Integrating “SocialMedia Etiquette” in ICT Education
Information and Communications Technology classes or ICT are geared towards learning the basics and the advancements. It’s inclined to facilitate the students’ gaining of practical ICT skills, as well as, fostering sustainable interest.
But how about examining the consistent behaviour ICT users, like students, tend to exhibit?
Okay, it could get uncomfortable now. Such behaviour tends to tap on the user’s motives, expectations, as well as, the trending behaviour deemed acceptable among students’ peers.
But if teachers and other education professionals strongly believe that their students are capable of pursuing a more discipline path towards ICT use, this behavioural approach for studying ICT should be carefully considered.
In such approach, education professionals may be able to cross two famous facets, the SocialMedia Etiquette and User-Orientation (the article will, however, focus on the former).
ICT Education” alt=”Integrating “SocialMedia Etiquette” in ICT Education” src=”http://share-ask.com/wp-content/uploads/1551.jpg” width=”259″ height=”194″ />Just like an essay structure, the framework of integrating these two facets in ICT education has to be grounded in established theories and updated application.
Social Media Etiquette
A good portion of college and university students are actively using one or more social media networks for a variety of reasons – communication being the top one. Before you go ahead tackling about social media-associated behaviours, ground it with the basics and interesting fun facts. These may come as report assignments, game, exercises, debate and other creative pursuits:
- A brief profile for each social media network – with a focus on the principal objective of a social media network (apart from commercial or economical purposes of bringing profit)
- Categorising social media networks (people, techies, photography junkie, employment, interests, and so on)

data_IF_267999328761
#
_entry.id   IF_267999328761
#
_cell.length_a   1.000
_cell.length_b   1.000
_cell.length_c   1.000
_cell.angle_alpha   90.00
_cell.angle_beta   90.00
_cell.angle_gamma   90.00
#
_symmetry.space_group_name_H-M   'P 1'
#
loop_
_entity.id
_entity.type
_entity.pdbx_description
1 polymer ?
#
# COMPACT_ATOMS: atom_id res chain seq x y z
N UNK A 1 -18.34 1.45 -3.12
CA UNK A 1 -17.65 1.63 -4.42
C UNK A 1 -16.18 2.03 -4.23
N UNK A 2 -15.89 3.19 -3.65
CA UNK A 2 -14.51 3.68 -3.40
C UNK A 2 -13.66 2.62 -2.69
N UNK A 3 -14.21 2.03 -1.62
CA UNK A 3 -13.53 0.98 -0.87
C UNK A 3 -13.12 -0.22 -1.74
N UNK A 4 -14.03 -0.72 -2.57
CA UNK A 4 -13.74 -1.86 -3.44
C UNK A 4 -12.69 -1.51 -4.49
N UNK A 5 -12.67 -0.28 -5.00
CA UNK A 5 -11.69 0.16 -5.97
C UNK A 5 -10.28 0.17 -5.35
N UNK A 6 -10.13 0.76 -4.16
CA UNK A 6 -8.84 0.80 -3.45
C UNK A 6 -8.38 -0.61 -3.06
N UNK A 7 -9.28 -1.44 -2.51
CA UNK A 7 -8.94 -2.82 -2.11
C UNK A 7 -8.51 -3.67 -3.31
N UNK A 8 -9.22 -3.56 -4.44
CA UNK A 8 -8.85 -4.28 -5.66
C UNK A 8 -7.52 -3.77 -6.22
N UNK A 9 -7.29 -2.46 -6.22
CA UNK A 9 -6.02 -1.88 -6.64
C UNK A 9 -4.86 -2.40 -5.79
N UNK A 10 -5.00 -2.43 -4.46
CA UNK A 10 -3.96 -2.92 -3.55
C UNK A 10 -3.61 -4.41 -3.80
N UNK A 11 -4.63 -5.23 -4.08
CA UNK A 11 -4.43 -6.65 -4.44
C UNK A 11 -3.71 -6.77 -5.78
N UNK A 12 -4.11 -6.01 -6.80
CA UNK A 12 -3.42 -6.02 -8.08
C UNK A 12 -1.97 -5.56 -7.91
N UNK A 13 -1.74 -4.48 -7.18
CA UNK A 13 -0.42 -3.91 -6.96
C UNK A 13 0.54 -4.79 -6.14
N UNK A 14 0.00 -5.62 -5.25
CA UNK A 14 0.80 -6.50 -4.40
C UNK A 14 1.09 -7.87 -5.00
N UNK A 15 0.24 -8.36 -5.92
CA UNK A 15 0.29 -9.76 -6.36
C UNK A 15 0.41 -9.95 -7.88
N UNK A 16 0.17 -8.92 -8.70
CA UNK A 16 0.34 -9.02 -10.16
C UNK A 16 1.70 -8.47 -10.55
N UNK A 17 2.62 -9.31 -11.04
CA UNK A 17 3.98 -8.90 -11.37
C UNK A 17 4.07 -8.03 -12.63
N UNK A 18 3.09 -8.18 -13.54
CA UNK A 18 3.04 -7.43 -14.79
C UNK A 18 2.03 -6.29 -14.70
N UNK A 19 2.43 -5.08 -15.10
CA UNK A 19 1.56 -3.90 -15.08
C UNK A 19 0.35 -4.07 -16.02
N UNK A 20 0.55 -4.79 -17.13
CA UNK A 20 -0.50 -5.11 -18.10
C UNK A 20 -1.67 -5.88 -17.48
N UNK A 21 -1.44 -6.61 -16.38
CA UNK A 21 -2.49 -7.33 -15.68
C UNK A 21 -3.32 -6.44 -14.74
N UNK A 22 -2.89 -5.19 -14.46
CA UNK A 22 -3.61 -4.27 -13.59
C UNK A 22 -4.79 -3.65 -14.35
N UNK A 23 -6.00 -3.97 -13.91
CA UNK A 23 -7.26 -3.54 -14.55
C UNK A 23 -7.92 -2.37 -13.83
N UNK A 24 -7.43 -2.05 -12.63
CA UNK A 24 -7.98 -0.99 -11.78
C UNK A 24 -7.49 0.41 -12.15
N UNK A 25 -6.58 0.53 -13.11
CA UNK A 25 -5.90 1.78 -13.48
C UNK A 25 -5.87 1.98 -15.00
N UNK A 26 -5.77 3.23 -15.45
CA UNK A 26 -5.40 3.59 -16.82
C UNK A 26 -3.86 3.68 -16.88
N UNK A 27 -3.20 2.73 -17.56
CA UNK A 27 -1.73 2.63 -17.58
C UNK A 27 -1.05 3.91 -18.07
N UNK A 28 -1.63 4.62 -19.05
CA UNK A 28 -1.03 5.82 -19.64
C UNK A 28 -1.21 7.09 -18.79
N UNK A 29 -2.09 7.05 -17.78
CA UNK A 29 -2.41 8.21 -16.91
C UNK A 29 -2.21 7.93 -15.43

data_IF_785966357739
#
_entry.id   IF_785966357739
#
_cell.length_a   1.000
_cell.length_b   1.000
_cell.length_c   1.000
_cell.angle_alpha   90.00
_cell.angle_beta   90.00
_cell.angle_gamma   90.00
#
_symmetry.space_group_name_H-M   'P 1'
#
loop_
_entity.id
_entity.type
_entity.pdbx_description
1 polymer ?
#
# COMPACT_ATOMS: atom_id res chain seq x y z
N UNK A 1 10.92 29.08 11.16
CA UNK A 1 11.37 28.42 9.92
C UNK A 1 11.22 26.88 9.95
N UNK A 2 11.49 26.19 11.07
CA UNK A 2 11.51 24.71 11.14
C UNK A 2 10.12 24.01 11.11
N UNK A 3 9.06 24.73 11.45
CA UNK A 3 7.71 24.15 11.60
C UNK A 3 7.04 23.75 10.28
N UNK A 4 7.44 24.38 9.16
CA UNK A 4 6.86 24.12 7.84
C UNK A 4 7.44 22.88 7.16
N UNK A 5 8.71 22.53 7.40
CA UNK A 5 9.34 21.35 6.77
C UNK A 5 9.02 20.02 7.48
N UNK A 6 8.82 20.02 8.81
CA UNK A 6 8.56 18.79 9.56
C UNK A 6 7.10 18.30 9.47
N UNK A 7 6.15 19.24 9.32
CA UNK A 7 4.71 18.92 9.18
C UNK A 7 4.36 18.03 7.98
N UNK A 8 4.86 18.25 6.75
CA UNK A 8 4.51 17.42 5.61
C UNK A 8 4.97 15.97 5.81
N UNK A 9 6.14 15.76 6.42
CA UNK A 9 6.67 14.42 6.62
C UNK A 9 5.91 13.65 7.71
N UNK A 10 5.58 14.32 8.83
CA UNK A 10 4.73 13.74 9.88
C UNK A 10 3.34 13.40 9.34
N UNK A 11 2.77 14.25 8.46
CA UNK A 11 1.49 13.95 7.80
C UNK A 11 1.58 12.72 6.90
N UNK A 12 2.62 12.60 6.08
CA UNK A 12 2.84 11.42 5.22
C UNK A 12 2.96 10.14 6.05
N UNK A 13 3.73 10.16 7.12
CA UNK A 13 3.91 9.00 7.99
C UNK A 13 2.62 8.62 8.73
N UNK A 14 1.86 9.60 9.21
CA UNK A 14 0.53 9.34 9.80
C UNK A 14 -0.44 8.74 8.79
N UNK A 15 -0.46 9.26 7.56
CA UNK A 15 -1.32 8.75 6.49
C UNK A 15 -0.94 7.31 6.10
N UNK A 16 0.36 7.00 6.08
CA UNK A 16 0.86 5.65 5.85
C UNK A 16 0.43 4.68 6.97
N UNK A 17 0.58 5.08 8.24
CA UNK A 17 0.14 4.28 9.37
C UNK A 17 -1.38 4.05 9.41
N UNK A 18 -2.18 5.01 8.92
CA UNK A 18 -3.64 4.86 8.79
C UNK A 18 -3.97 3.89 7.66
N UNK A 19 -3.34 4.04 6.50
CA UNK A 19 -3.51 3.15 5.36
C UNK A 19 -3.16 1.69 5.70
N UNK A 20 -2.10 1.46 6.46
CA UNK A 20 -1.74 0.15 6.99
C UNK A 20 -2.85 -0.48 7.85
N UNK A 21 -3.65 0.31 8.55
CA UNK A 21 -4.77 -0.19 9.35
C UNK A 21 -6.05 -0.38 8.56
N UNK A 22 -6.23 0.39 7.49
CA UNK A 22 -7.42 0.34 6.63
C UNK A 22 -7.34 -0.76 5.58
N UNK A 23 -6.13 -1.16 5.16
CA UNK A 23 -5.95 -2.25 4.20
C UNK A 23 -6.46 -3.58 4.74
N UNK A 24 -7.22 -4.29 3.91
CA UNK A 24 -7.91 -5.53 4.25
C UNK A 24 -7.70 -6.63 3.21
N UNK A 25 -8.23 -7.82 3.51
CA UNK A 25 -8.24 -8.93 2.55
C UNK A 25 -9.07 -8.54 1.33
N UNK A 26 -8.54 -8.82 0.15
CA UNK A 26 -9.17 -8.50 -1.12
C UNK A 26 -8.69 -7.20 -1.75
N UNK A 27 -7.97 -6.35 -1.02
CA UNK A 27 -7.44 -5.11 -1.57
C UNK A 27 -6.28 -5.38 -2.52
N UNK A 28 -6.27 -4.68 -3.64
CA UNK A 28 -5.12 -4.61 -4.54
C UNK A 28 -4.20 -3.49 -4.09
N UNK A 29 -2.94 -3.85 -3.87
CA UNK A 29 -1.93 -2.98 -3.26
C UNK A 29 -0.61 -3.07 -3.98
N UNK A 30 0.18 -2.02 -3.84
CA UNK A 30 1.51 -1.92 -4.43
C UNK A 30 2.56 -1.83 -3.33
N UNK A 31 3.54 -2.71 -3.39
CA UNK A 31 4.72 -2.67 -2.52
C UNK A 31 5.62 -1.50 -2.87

- Positive and negative results of social media network-use
Using the insights and apt factual background taken from these primers, teachers may ask students to enumerate all kinds of behaviour associated with social media networks. Letting the students get to point out these things are essential – because they occupy a huge share in the social media bandwagon.
The role of teachers in this behavioural study lies in helping students identify the acceptable social media behaviour (known as social media etiquette). A lot of these etiquettes can be sourced out from traditional conversational etiquettes, like staying polite, hearing out the other or expressing things through proper vocabulary.
The same can be said of major no-no’s: no cussing or profanities, no criticising of another’s argument, post, or tweet without substantive bases, and definitely, no bullying.
- Should the student-user optimise the Report Abuse option?
- Should the student-user block the user and delete the post?
- Should the post be ignored?
Each of these choices have inevitable effects of which should be brought to students attention and reflection. The last choice, for example, may imply that ‘posting of unflattering images’ is encouraged (even if the student chooses to ignore it).
Ultimately, social media etiquette is not just for discussion; it is expected to influence student behaviours, leaning towards discipline. It is this discipline that makes up the structure university, colleges and other education institutions rely upon to wield values for students to actively adopt in this technological world.
Manuela Theissen is an educator whose expertise lies in both IT and writing. A radical inside the classroom, she prefers to infuse creative exercises to ensure that students get more practical skills and an unwavering interest for learning things, both old and new. Her downtime is usually spent in yoga-practises.